Imagine for one minute – you are the owner of a business. You have created a product, but you know you need to be more than just a business selling a product. There’s many businesses out there selling similar products, that pretty much do the same thing as yours. No, it’s not enough for people to buy a product from you – they need to want to buy your product, You need a brand.
So what will move your business from selling a product to having a brand? Of course, you will need to be able to be identified – being recognized is vital. But once people know it’s you, what will they know you for? To have a brand you need to mean something in the minds of your audience. Now I’m not referring to social purpose here – what I’m referring to is that you need to mean something to people over and above the functional utility of your product. Let’s take cars as an example. Fundamentally, a car gets you from A to B, whenever you want. All cars do this (admittedly some do this better or faster than others), but we know that not all cars are the same. Different car manufacturer brands mean different things. Volvos are safe, Toyotas are reliable, Ferraris are flash, and Teslas are… well, I’m not sure what they are really.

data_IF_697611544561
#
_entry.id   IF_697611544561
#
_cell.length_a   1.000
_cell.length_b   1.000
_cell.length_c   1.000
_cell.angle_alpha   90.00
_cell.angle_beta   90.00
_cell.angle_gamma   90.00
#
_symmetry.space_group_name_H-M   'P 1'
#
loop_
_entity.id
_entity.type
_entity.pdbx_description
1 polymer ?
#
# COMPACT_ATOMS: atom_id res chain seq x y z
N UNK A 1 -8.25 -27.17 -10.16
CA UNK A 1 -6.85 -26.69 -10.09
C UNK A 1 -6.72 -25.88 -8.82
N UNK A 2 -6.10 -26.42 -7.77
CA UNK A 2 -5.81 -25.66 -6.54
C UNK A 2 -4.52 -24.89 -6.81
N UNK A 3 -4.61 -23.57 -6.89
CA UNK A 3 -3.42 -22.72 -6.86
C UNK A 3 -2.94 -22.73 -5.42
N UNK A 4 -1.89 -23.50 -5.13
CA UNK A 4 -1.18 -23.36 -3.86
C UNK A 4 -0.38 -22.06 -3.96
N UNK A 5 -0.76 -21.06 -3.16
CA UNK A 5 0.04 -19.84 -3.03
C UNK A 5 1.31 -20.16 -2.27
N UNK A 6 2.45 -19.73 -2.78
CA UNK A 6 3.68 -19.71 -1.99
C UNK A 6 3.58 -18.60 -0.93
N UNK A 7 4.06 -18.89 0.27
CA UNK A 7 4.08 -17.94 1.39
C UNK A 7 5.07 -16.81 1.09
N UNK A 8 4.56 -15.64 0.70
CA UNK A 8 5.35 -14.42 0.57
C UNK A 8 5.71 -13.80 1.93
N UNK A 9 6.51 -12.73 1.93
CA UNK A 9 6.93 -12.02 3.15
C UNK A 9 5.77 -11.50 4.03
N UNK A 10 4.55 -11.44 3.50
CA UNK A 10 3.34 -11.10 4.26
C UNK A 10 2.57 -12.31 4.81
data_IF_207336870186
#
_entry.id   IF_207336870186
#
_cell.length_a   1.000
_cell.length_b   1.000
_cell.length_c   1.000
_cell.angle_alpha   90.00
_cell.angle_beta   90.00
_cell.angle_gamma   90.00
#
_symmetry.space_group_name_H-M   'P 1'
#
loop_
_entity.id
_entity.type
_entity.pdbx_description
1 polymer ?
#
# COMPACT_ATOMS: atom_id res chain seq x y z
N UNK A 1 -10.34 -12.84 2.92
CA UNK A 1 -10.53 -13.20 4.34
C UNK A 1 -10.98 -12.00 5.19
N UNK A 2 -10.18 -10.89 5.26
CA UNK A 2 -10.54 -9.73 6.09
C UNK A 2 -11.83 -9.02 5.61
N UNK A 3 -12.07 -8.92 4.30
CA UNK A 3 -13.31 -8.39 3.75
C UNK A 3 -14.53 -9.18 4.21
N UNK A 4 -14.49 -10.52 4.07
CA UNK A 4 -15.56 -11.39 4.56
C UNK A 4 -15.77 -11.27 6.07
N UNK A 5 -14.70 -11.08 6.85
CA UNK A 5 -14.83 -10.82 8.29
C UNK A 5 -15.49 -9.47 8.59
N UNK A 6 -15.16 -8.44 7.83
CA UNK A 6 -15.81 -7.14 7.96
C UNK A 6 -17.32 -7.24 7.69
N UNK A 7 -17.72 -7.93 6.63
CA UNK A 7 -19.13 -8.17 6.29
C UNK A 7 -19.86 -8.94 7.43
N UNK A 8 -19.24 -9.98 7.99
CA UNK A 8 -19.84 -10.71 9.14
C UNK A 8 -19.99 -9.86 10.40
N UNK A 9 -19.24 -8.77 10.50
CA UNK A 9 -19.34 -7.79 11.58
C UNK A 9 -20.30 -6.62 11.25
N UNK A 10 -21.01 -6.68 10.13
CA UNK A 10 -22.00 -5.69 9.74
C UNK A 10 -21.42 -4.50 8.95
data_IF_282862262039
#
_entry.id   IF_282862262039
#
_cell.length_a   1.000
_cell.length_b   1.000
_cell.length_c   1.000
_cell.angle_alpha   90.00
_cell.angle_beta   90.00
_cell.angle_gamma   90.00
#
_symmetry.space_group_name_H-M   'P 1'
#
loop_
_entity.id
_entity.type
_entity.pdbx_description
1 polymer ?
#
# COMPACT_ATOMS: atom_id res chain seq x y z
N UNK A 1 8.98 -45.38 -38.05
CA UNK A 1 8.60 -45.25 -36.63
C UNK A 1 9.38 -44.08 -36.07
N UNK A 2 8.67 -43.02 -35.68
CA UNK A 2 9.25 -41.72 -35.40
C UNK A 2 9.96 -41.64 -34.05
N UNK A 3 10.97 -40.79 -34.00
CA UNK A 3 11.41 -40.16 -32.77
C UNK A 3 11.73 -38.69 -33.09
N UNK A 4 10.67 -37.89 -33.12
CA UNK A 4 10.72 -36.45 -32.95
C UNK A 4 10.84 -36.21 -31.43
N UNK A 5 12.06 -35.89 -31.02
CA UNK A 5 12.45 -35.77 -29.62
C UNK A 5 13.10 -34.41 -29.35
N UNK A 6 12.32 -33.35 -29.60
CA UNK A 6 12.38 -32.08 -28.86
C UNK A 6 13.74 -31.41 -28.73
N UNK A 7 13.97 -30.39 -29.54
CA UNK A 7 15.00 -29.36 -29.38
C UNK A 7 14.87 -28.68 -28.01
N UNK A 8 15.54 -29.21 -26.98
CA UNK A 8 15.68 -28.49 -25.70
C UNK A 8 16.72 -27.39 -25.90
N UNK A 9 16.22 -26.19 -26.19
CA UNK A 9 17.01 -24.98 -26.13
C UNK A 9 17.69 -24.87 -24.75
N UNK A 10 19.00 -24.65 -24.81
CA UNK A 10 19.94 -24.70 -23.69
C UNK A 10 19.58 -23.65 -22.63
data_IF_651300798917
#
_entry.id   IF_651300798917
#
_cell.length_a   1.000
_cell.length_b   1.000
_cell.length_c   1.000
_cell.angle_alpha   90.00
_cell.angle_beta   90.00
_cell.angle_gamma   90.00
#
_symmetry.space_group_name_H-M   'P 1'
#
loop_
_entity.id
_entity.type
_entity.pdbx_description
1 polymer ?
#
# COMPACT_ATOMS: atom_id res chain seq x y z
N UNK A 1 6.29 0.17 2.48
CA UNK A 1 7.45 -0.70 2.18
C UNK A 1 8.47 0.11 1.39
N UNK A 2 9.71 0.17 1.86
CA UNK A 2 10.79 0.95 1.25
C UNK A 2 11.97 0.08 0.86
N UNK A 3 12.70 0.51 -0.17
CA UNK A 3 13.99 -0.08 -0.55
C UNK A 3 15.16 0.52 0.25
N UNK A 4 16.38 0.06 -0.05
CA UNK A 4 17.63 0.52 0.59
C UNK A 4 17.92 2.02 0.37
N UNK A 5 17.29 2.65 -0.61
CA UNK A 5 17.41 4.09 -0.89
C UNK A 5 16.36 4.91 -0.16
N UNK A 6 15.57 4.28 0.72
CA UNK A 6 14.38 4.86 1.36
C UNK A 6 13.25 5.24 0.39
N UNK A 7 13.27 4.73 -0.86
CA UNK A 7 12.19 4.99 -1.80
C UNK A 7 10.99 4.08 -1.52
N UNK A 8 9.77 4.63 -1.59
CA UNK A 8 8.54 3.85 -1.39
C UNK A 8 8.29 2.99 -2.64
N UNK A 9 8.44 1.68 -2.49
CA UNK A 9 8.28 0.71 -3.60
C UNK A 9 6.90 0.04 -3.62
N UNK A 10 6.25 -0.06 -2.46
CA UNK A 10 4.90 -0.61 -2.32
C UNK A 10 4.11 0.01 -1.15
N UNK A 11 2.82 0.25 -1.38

But it goes further than that, because meaning is complicated. Meaning is contextual, relational, and often individual. What something means to me, may not be what it means to you. And this is at the heart of the concept of brand. Because it’s not enough to say that brand is about meaning. If something meant a different thing to everyone, then it simply isn’t a brand. If I thought Volvos were safe, but the next person thought they were fast, and the next person thought they were rebellious, then what is the Volvo brand? There wouldn’t be one.